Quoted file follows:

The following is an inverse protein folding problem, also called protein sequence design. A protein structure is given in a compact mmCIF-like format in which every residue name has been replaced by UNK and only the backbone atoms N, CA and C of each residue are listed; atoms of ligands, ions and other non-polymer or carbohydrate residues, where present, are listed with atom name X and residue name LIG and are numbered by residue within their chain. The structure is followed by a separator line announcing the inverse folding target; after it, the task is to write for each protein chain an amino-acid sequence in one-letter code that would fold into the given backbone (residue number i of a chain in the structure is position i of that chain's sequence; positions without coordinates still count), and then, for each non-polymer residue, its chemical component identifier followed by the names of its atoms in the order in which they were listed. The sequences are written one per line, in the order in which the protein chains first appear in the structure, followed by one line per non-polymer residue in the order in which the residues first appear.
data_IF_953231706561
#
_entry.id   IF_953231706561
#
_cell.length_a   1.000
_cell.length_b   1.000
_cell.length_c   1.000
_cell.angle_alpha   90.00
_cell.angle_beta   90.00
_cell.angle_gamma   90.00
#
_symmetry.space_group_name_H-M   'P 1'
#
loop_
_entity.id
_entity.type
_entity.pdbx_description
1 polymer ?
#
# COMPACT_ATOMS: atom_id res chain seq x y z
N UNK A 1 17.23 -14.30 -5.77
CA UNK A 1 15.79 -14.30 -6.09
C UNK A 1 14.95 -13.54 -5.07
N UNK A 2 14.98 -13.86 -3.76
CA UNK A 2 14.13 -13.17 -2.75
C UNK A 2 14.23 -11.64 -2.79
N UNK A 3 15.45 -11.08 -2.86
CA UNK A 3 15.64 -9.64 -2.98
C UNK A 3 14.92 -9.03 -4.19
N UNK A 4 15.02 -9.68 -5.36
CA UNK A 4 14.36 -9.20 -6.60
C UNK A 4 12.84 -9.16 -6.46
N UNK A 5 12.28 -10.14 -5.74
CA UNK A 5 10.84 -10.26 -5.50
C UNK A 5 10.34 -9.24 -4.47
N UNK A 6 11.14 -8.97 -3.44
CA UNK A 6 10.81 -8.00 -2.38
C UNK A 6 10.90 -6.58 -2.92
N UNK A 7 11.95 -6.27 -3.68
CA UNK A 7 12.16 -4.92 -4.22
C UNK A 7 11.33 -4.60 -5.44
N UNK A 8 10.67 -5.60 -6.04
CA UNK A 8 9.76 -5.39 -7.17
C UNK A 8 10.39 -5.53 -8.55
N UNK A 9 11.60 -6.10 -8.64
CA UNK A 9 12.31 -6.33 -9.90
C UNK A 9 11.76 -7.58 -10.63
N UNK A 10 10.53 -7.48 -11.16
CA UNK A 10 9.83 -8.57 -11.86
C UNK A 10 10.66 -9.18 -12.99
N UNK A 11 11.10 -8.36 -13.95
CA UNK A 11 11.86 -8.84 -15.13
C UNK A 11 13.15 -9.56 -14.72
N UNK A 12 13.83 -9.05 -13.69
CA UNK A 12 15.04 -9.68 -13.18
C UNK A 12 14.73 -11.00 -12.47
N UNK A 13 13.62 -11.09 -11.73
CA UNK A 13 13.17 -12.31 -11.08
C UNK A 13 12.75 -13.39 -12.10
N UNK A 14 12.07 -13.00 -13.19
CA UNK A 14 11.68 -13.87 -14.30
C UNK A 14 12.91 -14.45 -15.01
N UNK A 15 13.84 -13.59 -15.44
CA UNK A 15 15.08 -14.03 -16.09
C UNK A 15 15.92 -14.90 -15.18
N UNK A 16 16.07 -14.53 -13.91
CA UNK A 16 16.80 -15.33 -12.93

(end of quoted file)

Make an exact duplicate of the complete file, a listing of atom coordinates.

The following is an inverse protein folding problem, also called protein sequence design. A protein structure is given in a compact mmCIF-like format in which every residue name has been replaced by UNK and only the backbone atoms N, CA and C of each residue are listed; atoms of ligands, ions and other non-polymer or carbohydrate residues, where present, are listed with atom name X and residue name LIG and are numbered by residue within their chain. The structure is followed by a separator line announcing the inverse folding target; after it, the task is to write for each protein chain an amino-acid sequence in one-letter code that would fold into the given backbone (residue number i of a chain in the structure is position i of that chain's sequence; positions without coordinates still count), and then, for each non-polymer residue, its chemical component identifier followed by the names of its atoms in the order in which they were listed. The sequences are written one per line, in the order in which the protein chains first appear in the structure, followed by one line per non-polymer residue in the order in which the residues first appear.
data_IF_953231706561
#
_entry.id   IF_953231706561
#
_cell.length_a   1.000
_cell.length_b   1.000
_cell.length_c   1.000
_cell.angle_alpha   90.00
_cell.angle_beta   90.00
_cell.angle_gamma   90.00
#
_symmetry.space_group_name_H-M   'P 1'
#
loop_
_entity.id
_entity.type
_entity.pdbx_description
1 polymer ?
#
# COMPACT_ATOMS: atom_id res chain seq x y z
N UNK A 1 17.23 -14.30 -5.77
CA UNK A 1 15.79 -14.30 -6.09
C UNK A 1 14.95 -13.54 -5.07
N UNK A 2 14.98 -13.86 -3.76
CA UNK A 2 14.13 -13.17 -2.75
C UNK A 2 14.23 -11.64 -2.79
N UNK A 3 15.45 -11.08 -2.86
CA UNK A 3 15.64 -9.64 -2.98
C UNK A 3 14.92 -9.03 -4.19
N UNK A 4 15.02 -9.68 -5.36
CA UNK A 4 14.36 -9.20 -6.60
C UNK A 4 12.84 -9.16 -6.46
N UNK A 5 12.28 -10.14 -5.74
CA UNK A 5 10.84 -10.26 -5.50
C UNK A 5 10.34 -9.24 -4.47
N UNK A 6 11.14 -8.97 -3.44
CA UNK A 6 10.81 -8.00 -2.38
C UNK A 6 10.90 -6.58 -2.92
N UNK A 7 11.95 -6.27 -3.68
CA UNK A 7 12.16 -4.92 -4.22
C UNK A 7 11.33 -4.60 -5.44
N UNK A 8 10.67 -5.60 -6.04
CA UNK A 8 9.76 -5.39 -7.17
C UNK A 8 10.39 -5.53 -8.55
N UNK A 9 11.60 -6.10 -8.64
CA UNK A 9 12.31 -6.33 -9.90
C UNK A 9 11.76 -7.58 -10.63
N UNK A 10 10.53 -7.48 -11.16
CA UNK A 10 9.83 -8.57 -11.86
C UNK A 10 10.66 -9.18 -12.99
N UNK A 11 11.10 -8.36 -13.95
CA UNK A 11 11.86 -8.84 -15.13
C UNK A 11 13.15 -9.56 -14.72
N UNK A 12 13.83 -9.05 -13.69
CA UNK A 12 15.04 -9.68 -13.18
C UNK A 12 14.73 -11.00 -12.47
N UNK A 13 13.62 -11.09 -11.73
CA UNK A 13 13.17 -12.31 -11.08
C UNK A 13 12.75 -13.39 -12.10
N UNK A 14 12.07 -13.00 -13.19
CA UNK A 14 11.68 -13.87 -14.30
C UNK A 14 12.91 -14.45 -15.01
N UNK A 15 13.84 -13.59 -15.44
CA UNK A 15 15.08 -14.03 -16.09
C UNK A 15 15.92 -14.90 -15.18
N UNK A 16 16.07 -14.53 -13.91
CA UNK A 16 16.80 -15.33 -12.93